Tencha is the ingredient used to make matcha. It consists of leaves that have been shaded usually about 4 weeks prior to harvest, and that have been steamed and dried without rolling into the needle shape you see with other types of green tea from Japan. The rolling process breaks down cell membranes in the leaf releasing different flavor compounds, and tencha skips this process offering, in leaf form, a light, sweet tea.
Before grinding into matcha, the unrefined (aracha) tencha leaves are sifted to remove dust and leaf stems, then are chopped to create more even flakes. It is this state that provided in this product.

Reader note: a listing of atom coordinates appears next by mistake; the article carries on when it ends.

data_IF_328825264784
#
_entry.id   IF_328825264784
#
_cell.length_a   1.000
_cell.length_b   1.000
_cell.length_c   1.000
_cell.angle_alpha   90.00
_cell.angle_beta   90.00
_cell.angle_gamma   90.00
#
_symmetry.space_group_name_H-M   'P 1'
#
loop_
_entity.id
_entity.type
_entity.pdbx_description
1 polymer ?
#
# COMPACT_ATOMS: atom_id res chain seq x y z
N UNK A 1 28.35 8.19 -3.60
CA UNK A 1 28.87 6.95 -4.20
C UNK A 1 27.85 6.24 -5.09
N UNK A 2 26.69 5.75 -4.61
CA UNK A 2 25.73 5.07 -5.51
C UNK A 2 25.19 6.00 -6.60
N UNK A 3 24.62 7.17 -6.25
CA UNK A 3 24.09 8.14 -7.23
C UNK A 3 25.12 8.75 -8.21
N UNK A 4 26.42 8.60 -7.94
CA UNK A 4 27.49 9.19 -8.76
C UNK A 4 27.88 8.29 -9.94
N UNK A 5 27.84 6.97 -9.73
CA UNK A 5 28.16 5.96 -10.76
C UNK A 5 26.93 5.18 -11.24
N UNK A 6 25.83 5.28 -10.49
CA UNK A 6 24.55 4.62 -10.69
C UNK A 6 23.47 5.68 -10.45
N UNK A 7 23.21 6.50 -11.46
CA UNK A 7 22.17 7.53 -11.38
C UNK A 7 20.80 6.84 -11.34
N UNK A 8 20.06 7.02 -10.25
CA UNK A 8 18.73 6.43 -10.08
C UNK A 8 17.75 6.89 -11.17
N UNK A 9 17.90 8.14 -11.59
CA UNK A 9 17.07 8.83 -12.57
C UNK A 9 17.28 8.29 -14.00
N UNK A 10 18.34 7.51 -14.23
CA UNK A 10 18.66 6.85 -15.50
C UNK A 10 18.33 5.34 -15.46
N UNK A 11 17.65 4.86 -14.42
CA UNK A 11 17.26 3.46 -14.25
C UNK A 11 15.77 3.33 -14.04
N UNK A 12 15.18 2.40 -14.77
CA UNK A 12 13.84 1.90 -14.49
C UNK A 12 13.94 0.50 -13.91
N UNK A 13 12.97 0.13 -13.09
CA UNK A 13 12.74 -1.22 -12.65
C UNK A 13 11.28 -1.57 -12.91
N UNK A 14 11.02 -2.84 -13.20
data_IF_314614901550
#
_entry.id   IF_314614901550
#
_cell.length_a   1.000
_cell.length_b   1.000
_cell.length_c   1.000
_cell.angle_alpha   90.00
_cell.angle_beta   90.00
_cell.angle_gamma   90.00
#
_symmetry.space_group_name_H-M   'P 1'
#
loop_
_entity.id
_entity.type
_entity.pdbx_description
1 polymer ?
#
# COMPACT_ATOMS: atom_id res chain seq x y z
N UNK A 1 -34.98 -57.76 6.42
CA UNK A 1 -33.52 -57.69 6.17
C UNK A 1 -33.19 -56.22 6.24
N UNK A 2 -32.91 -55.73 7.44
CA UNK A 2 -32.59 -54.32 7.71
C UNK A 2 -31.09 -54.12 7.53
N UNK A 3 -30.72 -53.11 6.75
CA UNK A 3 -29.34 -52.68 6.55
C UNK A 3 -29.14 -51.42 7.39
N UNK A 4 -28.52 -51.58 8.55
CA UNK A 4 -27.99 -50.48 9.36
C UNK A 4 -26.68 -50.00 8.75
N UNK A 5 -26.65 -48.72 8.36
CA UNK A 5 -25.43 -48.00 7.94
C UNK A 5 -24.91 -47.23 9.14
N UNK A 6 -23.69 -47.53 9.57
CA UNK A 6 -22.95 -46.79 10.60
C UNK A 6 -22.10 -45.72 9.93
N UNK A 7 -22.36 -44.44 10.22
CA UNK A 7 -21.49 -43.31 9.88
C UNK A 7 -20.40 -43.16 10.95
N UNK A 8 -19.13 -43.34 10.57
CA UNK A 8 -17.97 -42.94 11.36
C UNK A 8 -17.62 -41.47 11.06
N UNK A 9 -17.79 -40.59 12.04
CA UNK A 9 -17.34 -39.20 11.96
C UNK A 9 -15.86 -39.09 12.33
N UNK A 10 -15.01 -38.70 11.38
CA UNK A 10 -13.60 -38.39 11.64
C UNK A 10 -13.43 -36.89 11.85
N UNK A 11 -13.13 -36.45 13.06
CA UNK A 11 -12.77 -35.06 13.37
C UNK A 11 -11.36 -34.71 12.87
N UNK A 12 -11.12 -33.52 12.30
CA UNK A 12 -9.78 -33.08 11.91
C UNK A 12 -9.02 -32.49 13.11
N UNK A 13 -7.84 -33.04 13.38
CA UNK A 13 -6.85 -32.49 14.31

We recommend you trying it with its matcha counterpart!
Cultivar: Yabukita (Yabukita Matcha counterpart). Identified in 1908 by Sugiyama Hikosaburo in Shizuoka, and officially registered in 1953, the yabukita cultivar is the most common tea plant cultivar in Japan with an approximately 80% share. The rich flavor of the leaves makes it popular for sencha, but it provides a weaker umami taste and is not usually used for matcha as a result.